What’s your top tip for aspiring authors? Well, apart from embracing the editing process, it would be to find at least one very skilled, highly critical, and deeply supportive trusted reader. In other words, someone like Chris. You don’t need to agree with that reader’s opinions on your work, you just need to respect them and to know they are given with your best interests (or the best interests of your work) at heart.

How important is social media to you as an author? Unfortunately (at least for my publisher), I’m a fossil formed by the print age and I’m yet to fully find my feet in the 21st century. I write lots of emails … Don’t suppose that counts?

Do you experience ‘writer’s block’ and if so, how do you overcome it? No, I’ve never experienced it. One of my great-grandfathers, William Richard Averill, was a bricklayer. I feel I channel him: each word, each sentence, another brick. Just lay the bricks.

How do you deal with rejection? Feel crappy. Suck it up. Move on. There’s no other option.

In three words, how would you describe your writing? Lucid. Beautiful. Tender. (I cheated: these are words others have used to describe it. I’m too close to it to know.)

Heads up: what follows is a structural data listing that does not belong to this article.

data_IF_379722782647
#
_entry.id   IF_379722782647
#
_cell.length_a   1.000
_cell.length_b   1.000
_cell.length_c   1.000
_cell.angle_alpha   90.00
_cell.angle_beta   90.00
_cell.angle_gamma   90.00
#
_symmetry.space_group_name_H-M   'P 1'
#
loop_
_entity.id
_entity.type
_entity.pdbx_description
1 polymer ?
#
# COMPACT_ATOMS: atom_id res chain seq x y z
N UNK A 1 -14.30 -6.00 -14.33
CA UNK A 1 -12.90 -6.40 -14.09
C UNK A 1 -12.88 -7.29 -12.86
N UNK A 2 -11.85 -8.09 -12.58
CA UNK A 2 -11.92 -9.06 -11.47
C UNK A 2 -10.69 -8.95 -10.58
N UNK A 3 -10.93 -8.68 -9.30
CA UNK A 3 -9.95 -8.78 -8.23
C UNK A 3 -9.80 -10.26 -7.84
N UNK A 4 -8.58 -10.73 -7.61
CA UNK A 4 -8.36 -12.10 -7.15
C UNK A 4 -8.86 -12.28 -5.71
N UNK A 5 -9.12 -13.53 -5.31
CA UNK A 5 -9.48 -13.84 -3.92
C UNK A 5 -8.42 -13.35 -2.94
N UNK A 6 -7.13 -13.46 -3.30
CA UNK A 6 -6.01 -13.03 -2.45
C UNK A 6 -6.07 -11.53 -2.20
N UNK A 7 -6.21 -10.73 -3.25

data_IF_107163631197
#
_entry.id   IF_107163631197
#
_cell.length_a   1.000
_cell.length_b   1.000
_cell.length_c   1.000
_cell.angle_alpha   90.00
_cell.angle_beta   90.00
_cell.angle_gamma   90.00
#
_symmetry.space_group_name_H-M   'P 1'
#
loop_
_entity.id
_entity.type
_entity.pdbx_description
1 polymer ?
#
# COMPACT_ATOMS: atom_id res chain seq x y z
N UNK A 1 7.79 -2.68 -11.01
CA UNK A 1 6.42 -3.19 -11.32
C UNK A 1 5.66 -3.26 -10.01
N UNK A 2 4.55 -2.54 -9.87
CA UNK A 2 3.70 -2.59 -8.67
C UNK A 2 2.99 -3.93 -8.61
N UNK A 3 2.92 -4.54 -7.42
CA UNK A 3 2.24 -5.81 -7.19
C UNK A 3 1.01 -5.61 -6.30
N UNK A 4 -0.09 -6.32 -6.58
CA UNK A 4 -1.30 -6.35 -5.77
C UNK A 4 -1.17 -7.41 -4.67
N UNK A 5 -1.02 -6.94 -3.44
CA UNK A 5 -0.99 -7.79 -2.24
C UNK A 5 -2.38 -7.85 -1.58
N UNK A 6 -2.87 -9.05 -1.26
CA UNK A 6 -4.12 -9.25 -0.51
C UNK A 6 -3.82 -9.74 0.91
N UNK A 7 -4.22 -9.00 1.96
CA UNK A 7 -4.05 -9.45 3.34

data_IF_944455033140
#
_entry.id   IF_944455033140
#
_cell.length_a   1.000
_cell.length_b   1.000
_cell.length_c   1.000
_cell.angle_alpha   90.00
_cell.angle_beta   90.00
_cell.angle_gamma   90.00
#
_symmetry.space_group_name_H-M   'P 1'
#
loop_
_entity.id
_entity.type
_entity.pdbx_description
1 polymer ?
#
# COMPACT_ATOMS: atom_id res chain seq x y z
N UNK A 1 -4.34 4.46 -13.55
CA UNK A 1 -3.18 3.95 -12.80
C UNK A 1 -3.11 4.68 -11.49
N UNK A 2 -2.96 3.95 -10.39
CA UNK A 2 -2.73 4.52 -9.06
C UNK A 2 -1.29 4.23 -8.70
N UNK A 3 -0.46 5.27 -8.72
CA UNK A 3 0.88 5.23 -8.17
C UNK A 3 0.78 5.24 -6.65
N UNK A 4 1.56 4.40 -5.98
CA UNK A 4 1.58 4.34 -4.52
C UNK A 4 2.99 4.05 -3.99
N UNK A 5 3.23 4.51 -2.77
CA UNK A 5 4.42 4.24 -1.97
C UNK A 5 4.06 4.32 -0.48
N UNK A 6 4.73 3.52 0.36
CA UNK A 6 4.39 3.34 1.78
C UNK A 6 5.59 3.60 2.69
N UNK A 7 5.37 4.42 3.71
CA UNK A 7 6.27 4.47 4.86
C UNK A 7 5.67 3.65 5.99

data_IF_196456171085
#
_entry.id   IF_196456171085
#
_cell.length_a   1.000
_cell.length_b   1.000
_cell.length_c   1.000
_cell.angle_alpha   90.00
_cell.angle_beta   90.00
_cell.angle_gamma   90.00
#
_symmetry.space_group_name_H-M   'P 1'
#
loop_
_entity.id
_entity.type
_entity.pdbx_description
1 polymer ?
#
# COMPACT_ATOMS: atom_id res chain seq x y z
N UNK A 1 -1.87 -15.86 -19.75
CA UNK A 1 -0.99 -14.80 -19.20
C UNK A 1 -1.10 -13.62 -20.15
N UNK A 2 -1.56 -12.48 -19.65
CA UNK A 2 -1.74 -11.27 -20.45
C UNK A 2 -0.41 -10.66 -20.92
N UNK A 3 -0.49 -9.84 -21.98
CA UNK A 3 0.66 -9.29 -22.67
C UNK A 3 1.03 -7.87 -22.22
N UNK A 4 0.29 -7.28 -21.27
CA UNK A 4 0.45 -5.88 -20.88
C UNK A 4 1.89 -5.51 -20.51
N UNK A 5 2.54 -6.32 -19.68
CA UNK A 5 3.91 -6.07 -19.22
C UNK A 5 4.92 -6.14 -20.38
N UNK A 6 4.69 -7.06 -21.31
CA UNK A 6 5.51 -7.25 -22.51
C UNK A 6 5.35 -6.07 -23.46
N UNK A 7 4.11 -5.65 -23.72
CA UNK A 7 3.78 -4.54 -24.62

If you had the chance to spend an hour with any writer of your choice, living or dead, who would it be and what would you most like them to tell you about living a writing life? There are so many I would love to yarn with, and my choice would be different on a different day, but just because I’ve recently returned to his brilliant and profound sonnets I will nominate Jorge Luis Borges. I wouldn’t ask him anything. I’d just listen to whatever he chose to talk about. Of course, I’d have to learn Spanish to understand him. Then again, with a brain the size of the world, I’m guessing old Jorge had a passable knowledge of English.


Relatively Famous

Roger Averill